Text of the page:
NASHVILLE, Tenn. (AP) — A former police officer, accused of killing two people during a robbery at an east Tennessee pharmacy, gunned down his victims after they complied with his demands for painkillers, a prosecutor said Friday.
The victims had just given Jason Bryan Holt several bottles of oxycodone when he began the killing at the Down Home Pharmacy in the community of Bean Station, said Grainger County District Attorney Jimmy Dunn.
"There was no confrontation," Dunn said. "He just shot them."
Holt, a 37-year-old former Bean Station police officer, walked into the pharmacy around 11:15 a.m. on Thursday armed with a 22-caliber revolver and wearing gloves and a hoodie pulled up over his face, the prosecutor said. He ordered everyone in the shop to get behind the counter, Dunn said, and then demanded drugs.
The prosecutor said there is no indication why he shot them after receiving several bottles containing 100 tablets of oxycodone.
Pharmacy owner Stephen Lovell and Richard Sommerville, a customer in the shop, were killed. Two employees, Alexia Wilson and Janet Clift, were both wounded. They are being treated at the University of Tennessee Medical Center. The ages of the victims were not immediately available.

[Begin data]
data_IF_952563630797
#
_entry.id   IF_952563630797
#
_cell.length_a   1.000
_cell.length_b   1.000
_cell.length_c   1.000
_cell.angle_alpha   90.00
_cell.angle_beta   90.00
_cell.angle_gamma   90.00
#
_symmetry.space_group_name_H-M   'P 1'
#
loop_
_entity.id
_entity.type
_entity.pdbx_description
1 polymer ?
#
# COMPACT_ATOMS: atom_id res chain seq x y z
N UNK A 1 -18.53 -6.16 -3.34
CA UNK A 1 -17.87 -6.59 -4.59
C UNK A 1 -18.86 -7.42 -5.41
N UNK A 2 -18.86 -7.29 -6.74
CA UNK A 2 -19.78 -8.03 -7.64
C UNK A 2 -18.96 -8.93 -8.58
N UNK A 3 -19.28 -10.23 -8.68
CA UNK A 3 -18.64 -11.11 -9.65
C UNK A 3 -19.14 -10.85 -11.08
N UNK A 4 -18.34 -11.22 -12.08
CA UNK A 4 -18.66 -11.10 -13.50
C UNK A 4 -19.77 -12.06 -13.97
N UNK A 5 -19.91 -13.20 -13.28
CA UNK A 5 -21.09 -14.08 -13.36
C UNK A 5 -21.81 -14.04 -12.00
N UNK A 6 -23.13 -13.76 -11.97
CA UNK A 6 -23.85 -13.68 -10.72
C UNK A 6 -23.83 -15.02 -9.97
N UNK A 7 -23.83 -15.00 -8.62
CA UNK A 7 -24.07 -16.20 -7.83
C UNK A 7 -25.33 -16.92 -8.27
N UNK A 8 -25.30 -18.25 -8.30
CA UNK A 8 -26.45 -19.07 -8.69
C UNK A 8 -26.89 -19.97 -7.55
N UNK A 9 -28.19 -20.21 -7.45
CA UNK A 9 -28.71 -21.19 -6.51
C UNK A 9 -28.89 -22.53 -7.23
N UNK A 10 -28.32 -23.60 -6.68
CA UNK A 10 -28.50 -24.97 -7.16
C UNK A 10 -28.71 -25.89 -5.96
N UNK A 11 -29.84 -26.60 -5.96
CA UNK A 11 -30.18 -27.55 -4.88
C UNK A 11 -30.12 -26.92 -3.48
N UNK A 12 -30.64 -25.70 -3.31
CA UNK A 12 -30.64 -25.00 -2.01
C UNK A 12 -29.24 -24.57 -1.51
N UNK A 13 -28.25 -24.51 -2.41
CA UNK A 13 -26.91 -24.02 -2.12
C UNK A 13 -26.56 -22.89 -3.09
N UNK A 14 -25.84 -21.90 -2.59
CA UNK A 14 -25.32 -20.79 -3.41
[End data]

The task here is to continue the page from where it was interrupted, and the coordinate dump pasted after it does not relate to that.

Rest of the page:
Holt was captured minutes after the robbery, within about 100 yards from the pharmacy, Dunn said.
"That's something that the community can be proud of, out of all this senseless tragedy," the prosecutor said. Bean Station has a population of about 3,000 people.
Holt has been charged with two counts of premeditated first-degree murder, two counts of attempted first-degree murder, two counts of felony murder and one count of especially aggravated robbery. He is being held in jail currently with no bond and an arraignment is set for May 30. No attorney was listed in his files.
Holt, Dunn said, had not served as a police officer since at least 2006. He worked at the Grainger County Sheriff's Department after leaving Bean Station police.
Officials with the Grainger County Sheriff's Department did not immediately return calls seeking comment. Bean Station Police officials said they were in the process of pulling Holt's personnel files so they could provide the media with information about his career within the department.
Court records show that Holt has had other brushes with the law. In 2006 he pleaded guilty to burglary and theft of $1,000 to $10,000.